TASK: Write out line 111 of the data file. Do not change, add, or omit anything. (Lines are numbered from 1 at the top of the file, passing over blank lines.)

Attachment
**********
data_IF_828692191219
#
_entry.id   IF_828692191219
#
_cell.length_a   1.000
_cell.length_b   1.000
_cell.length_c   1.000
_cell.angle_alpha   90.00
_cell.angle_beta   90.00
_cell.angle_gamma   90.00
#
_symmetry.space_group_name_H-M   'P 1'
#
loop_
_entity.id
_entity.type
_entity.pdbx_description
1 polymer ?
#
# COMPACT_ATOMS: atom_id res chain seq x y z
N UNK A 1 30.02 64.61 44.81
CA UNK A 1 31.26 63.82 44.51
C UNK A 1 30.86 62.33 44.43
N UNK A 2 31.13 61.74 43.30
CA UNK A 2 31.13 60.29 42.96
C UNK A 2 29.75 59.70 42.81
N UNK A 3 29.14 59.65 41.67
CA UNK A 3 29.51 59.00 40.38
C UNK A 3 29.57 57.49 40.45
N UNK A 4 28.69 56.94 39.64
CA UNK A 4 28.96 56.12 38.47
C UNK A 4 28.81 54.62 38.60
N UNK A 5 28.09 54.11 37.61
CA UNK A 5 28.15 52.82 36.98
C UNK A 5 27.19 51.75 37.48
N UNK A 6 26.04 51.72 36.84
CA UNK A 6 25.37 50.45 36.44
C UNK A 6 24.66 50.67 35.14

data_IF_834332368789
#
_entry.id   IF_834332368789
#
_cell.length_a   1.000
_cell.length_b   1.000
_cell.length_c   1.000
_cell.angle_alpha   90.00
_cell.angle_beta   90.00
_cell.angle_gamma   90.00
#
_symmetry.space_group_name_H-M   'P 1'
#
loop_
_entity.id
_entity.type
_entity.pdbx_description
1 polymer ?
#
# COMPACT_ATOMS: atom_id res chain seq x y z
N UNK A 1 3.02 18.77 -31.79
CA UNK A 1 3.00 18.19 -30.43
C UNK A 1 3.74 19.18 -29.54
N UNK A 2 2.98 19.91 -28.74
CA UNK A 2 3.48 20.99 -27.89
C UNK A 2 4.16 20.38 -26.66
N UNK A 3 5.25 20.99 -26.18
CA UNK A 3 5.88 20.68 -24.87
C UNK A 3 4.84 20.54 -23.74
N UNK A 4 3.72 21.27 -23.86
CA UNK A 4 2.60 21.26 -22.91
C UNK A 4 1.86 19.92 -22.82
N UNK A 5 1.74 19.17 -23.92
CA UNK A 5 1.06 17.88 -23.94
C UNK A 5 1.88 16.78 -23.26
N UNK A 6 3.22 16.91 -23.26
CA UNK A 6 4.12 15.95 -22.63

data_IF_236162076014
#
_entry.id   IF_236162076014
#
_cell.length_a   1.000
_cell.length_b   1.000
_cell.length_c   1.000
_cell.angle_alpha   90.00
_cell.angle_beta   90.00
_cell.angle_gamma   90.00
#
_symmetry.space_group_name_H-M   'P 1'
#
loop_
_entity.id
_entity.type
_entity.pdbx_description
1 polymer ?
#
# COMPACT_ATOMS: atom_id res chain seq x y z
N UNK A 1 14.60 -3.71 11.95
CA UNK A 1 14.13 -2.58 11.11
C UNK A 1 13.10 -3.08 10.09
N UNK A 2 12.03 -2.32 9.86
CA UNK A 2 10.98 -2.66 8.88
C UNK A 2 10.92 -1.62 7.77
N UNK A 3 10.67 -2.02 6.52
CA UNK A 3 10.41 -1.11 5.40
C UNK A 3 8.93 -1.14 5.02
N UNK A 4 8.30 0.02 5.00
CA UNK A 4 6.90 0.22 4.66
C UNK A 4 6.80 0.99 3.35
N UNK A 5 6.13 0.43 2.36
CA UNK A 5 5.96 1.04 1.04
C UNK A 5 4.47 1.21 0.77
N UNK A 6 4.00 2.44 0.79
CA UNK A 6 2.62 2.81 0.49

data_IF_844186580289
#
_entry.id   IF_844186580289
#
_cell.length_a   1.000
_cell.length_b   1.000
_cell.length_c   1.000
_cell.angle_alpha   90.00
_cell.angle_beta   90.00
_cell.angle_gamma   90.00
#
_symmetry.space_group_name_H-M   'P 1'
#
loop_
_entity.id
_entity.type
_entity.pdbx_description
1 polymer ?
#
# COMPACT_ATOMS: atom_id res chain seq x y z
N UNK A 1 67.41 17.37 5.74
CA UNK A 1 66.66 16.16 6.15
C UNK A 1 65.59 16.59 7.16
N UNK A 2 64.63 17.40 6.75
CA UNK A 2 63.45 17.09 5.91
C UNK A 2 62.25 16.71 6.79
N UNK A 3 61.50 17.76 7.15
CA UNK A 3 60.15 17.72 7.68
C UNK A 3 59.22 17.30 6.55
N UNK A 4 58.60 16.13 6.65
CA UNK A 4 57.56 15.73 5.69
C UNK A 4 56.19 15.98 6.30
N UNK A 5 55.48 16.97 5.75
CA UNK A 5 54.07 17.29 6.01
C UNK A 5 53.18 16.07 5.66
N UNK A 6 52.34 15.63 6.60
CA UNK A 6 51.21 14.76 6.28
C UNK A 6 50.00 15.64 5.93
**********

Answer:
N UNK A 6 4.00 2.44 0.79